Now, the creators of open table formats Apache Iceberg and Apache Hudi are proposing a new approach–”designing” metadata architecture where the semantic layer is managed by them, resulting in improved processing performance and compression rates and lower cloud storage costs.
What exactly does that mean?
The concept is similar to how data lakehouse vendors take advantage of open-source processing engines. A semantic layer architecture takes the same open-source table formats and gives solution vendors permission to provide external management of an organization’s data storage, eliminating the need for manual coding configuration while improving performance and storage size.
The process of creating this semantic layer architecture goes as follows:
- An organization’s cloud data lake is connected to the managed semantic layer software (i.e., giving permission to a vendor to manage their storage);
- The now-managed data, stored in a table format, is connected with an open-source processing engine or a data warehouse with external table capabilities;
- Now, data pipelines can be configured so that they continuously improve the quality of data insights as the data grows and relate every managed table to corresponding actionable business logic.
Table formats are notoriously difficult to configure, so the recent performance improvement is an important trend to watch within the analytics industry. Table formats were not widely utilized until recently, and many enterprises still lack the infrastructure or capabilities to support them. Accordingly, as data lakehouses gain popularity and momentum, enterprises must improve their table format capabilities if they hope to keep pace.
With the generative AI revolution upon us, tools such as Databricks Dolly 2.0 can already be trained on data lakehouse architecture in exactly this way–and the recent strides in AI is only the beginning of what this technology can offer.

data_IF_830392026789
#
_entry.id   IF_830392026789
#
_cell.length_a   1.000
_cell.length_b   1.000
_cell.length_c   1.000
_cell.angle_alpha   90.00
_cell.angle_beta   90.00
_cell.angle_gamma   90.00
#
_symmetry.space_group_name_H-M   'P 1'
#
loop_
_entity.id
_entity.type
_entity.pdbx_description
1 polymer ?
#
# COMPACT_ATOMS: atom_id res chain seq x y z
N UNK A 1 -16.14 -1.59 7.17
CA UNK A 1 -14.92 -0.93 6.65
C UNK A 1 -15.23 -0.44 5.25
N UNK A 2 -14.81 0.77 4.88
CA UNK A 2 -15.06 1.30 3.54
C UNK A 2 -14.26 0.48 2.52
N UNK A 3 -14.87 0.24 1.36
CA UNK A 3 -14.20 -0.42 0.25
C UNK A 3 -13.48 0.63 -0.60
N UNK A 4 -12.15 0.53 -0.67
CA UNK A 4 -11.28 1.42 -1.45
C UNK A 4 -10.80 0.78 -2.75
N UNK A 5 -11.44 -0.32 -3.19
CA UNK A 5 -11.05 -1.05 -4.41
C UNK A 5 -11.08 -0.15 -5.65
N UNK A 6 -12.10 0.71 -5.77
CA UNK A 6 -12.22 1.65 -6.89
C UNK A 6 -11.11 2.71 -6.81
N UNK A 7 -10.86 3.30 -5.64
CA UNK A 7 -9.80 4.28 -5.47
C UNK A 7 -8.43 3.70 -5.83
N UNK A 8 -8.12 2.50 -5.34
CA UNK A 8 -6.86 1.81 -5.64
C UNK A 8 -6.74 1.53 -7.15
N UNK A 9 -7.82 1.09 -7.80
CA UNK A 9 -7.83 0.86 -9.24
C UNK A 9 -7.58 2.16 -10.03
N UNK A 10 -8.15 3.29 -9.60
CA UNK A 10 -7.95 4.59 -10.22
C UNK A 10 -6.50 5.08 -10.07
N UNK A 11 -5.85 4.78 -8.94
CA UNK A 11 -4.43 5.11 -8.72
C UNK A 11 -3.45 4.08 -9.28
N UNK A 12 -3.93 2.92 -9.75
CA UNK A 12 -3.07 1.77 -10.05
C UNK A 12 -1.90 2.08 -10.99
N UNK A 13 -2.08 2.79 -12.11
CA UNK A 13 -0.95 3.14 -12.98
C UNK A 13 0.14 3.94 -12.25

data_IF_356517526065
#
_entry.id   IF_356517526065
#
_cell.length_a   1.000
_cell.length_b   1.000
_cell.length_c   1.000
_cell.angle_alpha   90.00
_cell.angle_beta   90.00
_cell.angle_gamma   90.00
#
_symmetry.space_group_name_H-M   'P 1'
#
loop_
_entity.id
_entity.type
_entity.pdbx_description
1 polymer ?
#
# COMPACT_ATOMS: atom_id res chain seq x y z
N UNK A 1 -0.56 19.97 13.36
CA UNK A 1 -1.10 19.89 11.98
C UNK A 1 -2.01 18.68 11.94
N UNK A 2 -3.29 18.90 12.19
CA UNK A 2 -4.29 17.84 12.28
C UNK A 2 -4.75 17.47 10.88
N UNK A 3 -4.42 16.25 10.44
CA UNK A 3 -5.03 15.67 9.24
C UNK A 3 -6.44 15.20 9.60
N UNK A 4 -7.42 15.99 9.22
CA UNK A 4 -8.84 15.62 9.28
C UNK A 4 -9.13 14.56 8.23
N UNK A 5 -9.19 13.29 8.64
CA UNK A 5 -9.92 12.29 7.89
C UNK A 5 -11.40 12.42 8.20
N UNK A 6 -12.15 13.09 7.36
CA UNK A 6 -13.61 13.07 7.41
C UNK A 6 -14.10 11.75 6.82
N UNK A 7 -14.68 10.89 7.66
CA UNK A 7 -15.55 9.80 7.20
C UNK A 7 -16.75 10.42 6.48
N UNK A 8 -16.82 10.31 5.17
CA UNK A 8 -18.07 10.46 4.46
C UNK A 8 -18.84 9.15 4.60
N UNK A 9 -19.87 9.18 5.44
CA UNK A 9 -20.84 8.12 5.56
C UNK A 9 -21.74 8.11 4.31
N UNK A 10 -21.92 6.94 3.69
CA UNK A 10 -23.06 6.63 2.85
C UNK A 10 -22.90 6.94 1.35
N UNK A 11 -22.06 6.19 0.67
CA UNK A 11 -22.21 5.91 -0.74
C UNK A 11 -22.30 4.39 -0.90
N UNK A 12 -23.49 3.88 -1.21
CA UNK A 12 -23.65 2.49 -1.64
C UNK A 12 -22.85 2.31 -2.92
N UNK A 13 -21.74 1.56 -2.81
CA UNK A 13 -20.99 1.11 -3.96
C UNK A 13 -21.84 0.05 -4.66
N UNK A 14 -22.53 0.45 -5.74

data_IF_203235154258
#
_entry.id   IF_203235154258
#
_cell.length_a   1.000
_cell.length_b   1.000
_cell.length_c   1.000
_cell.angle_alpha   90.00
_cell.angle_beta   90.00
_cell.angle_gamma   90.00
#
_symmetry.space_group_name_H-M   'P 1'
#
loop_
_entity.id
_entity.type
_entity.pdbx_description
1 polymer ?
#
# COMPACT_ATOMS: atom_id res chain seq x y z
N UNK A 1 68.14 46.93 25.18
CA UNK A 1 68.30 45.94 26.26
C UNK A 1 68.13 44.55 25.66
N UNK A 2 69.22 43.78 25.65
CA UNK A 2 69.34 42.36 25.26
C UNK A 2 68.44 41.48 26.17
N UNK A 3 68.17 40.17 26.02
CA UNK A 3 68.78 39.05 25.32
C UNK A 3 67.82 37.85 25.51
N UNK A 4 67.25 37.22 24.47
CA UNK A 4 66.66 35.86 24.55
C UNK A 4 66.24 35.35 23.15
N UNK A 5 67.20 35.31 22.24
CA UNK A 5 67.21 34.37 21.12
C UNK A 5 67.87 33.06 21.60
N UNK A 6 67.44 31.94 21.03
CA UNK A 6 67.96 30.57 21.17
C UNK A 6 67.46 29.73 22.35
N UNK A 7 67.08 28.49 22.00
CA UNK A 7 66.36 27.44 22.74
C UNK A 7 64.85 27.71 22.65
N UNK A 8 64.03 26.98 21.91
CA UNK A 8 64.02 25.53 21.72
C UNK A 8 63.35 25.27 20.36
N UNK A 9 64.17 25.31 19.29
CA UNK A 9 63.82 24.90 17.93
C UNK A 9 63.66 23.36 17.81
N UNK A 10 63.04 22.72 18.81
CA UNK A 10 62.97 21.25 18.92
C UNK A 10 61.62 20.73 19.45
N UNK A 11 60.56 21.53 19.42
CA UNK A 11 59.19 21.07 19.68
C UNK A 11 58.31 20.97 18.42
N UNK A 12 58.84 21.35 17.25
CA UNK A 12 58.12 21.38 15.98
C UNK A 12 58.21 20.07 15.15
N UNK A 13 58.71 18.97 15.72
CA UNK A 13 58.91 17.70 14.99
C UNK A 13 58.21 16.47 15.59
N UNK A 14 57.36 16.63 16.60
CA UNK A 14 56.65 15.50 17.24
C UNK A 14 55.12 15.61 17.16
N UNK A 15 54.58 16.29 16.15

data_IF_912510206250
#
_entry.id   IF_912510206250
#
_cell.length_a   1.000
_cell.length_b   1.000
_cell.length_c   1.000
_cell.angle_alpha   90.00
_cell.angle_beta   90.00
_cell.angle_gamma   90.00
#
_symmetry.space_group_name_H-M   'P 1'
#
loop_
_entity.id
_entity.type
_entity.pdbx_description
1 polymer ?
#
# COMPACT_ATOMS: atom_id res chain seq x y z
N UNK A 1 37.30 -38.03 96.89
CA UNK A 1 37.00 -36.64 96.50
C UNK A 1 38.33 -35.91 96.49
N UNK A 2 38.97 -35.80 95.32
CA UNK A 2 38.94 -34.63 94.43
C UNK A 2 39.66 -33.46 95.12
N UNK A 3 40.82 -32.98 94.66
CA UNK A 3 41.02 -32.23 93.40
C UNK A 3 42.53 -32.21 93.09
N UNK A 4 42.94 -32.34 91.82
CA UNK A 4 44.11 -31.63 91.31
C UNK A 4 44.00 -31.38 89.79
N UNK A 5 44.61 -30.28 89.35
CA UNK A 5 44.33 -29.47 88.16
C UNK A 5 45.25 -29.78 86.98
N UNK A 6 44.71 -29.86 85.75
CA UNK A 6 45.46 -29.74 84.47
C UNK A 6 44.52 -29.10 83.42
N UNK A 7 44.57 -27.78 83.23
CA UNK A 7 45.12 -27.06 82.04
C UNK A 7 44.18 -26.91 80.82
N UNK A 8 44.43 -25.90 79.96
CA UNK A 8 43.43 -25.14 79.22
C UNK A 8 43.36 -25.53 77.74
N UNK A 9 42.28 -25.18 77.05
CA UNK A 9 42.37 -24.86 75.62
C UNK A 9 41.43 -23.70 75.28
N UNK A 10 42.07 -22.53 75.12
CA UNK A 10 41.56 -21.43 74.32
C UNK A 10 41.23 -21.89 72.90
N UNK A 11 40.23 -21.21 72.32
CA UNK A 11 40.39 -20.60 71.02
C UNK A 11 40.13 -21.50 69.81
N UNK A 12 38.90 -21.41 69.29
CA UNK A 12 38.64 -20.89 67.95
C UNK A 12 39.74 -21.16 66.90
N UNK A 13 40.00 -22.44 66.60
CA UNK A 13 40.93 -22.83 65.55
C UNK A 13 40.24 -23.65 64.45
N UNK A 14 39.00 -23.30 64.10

Data Down the Line
It is increasingly critical for data reliant companies to find ways to stay ahead of the curve.
The future of a data lakehouse architecture will likely separate the semantic layer from the processing engine as two independent components and can easily be leveraged as a paid feature for improved performance and compression. We can also expect table formats to support a more diverse number of file formats, not only columnar and structured data.
By focusing on a singular aspect of the data lakehouse concept (i.e., simulating the “warehouse”), enterprises can significantly improve the overall performance of their metadata architecture.
Because the ability to do more with your data means your data will do more for you.
About the author: Ohad Shalev is a product marketing manager at SQream. Having served for over eight years as an officer in the Israeli Military Intelligence, Ohad received his Bachelors degree in philosophy & Middle Eastern Studies from the University of Haifa, and his Masters in Political Communications from Tel Aviv University.
A Truce in the Cloud Data Lake Vs. Data Warehouse War?
Semantic Layer Belongs in Middleware, and dbt Wants to Deliver It
Open Table Formats Square Off in Lakehouse Data Smackdown